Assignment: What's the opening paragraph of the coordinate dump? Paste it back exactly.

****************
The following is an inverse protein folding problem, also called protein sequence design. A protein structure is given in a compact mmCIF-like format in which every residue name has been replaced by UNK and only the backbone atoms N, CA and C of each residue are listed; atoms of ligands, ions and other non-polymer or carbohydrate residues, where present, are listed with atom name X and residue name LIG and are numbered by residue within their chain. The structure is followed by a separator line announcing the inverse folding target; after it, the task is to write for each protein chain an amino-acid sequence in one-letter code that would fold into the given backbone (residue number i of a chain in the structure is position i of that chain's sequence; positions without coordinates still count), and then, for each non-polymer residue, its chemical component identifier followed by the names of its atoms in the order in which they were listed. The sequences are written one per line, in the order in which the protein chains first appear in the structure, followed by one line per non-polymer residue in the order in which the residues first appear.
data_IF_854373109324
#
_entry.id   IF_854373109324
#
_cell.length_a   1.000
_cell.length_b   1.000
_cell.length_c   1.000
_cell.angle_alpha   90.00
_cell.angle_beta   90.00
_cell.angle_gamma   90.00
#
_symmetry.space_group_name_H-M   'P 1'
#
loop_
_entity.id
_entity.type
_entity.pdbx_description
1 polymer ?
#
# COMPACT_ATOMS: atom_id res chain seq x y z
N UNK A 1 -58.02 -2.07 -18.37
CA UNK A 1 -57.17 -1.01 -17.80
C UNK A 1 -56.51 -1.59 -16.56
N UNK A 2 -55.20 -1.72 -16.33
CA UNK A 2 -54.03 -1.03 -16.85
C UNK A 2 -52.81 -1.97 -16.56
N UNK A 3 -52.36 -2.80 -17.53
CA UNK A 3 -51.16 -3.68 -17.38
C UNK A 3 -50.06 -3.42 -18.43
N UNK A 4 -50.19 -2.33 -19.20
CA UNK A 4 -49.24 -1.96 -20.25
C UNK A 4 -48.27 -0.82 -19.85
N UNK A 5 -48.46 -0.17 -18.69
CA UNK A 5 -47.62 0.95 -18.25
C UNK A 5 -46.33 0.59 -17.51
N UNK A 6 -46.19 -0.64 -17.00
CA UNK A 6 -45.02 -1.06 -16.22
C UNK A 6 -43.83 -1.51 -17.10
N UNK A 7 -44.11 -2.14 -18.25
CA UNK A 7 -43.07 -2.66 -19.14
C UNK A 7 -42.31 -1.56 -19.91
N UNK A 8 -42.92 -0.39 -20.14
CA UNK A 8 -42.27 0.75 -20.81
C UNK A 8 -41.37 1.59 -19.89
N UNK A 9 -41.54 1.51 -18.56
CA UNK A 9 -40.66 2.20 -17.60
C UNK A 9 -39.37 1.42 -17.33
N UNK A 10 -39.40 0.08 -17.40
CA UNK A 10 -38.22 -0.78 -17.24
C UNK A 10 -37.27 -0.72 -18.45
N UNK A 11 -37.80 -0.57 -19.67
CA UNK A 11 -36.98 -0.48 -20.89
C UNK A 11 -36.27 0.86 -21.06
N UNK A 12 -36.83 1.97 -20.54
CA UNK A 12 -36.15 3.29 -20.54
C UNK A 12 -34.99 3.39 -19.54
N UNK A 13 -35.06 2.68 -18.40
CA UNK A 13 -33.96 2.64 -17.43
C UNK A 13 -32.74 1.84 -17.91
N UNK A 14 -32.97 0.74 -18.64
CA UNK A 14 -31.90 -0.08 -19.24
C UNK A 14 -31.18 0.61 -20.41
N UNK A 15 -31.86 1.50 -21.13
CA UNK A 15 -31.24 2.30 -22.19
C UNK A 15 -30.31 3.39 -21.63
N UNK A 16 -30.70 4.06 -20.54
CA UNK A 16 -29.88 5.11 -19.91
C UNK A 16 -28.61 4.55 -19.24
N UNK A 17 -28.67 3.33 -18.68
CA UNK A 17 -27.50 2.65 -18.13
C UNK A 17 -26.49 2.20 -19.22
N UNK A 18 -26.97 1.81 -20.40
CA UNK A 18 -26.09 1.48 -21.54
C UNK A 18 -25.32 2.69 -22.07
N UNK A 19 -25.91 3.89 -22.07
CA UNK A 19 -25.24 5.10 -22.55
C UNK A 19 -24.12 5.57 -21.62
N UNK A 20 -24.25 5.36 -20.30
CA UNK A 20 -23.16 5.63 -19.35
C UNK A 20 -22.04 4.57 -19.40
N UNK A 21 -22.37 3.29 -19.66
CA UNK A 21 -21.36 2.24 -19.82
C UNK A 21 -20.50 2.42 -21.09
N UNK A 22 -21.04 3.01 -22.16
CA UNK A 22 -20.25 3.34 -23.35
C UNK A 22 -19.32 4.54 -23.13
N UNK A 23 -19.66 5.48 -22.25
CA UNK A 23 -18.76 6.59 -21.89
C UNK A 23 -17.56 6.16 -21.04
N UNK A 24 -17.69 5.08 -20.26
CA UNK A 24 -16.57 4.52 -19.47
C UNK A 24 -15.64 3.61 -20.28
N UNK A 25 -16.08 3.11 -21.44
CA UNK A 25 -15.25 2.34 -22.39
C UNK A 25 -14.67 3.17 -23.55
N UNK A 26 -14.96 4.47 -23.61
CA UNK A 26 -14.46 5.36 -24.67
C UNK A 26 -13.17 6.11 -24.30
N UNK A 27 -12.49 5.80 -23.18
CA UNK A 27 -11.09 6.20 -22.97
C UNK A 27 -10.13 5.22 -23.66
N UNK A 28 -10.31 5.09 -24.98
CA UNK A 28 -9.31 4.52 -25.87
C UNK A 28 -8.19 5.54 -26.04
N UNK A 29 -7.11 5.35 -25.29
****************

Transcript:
The following is an inverse protein folding problem, also called protein sequence design. A protein structure is given in a compact mmCIF-like format in which every residue name has been replaced by UNK and only the backbone atoms N, CA and C of each residue are listed; atoms of ligands, ions and other non-polymer or carbohydrate residues, where present, are listed with atom name X and residue name LIG and are numbered by residue within their chain. The structure is followed by a separator line announcing the inverse folding target; after it, the task is to write for each protein chain an amino-acid sequence in one-letter code that would fold into the given backbone (residue number i of a chain in the structure is position i of that chain's sequence; positions without coordinates still count), and then, for each non-polymer residue, its chemical component identifier followed by the names of its atoms in the order in which they were listed. The sequences are written one per line, in the order in which the protein chains first appear in the structure, followed by one line per non-polymer residue in the order in which the residues first appear.